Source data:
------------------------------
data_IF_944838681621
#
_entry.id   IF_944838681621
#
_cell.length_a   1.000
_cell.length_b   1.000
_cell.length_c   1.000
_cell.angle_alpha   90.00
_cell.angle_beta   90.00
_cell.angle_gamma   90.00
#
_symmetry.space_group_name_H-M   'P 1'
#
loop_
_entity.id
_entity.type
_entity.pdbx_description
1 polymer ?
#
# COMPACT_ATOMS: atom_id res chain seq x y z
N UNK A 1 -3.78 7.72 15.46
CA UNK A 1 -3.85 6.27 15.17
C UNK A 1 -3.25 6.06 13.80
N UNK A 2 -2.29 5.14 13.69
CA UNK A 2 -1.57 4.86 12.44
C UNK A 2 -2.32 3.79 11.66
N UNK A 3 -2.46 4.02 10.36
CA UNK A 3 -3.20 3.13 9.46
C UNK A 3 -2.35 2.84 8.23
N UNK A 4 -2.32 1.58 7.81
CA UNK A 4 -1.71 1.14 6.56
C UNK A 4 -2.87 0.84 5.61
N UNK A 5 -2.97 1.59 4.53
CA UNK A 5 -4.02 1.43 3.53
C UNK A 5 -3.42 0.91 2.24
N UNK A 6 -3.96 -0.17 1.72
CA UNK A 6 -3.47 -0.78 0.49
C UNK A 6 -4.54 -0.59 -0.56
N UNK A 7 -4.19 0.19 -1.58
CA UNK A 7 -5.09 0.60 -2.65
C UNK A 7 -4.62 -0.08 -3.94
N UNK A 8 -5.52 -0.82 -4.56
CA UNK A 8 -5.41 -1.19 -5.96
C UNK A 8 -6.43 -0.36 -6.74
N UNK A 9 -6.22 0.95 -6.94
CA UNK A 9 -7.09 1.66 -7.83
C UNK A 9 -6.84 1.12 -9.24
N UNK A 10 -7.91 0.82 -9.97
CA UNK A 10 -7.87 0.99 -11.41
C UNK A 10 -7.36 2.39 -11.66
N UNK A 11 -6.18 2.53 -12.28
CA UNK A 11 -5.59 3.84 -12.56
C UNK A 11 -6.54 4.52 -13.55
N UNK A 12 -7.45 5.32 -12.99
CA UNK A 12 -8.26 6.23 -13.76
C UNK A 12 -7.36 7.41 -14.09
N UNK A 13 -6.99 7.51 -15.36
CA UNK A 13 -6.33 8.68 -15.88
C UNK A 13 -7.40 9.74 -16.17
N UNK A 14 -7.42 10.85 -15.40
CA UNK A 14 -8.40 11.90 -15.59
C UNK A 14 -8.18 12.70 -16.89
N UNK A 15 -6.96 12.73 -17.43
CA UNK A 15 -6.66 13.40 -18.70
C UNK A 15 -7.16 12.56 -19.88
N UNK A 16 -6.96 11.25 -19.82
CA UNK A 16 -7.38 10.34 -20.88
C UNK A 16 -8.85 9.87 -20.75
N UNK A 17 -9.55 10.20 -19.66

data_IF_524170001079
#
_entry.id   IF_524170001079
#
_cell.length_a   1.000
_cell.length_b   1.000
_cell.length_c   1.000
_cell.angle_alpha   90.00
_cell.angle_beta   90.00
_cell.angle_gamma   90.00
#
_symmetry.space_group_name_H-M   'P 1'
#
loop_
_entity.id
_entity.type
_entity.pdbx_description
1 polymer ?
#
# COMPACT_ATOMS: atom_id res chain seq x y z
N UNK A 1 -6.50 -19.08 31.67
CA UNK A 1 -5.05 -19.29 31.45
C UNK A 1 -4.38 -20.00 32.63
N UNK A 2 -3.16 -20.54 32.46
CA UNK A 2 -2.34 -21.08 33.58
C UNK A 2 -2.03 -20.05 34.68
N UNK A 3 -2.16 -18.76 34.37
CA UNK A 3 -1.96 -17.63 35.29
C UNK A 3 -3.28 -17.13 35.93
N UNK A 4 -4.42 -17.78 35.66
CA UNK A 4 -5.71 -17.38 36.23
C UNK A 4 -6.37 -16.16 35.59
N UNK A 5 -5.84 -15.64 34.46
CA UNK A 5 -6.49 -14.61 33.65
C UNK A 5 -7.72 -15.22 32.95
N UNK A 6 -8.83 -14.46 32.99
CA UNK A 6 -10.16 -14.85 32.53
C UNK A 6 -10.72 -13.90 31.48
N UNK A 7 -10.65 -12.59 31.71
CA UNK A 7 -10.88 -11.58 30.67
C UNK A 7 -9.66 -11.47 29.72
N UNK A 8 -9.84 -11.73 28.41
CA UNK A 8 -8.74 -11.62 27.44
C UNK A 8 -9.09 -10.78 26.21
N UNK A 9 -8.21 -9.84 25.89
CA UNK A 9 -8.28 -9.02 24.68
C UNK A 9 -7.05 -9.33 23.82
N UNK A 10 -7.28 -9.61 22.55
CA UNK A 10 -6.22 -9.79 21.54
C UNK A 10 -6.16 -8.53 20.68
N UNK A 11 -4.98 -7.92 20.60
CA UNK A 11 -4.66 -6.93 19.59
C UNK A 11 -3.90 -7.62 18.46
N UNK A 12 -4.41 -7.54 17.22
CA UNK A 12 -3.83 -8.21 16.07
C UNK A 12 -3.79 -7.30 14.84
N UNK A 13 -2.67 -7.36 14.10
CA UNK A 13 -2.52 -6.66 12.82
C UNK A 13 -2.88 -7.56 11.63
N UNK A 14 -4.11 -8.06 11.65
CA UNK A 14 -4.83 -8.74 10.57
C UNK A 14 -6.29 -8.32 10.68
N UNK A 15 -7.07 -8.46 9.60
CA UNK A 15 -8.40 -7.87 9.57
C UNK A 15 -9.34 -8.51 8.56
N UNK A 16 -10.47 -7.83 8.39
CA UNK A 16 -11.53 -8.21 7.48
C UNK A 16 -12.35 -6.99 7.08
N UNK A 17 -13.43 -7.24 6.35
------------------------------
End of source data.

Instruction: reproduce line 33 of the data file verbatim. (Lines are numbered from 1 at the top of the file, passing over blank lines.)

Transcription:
N UNK A 5 -2.97 1.59 4.53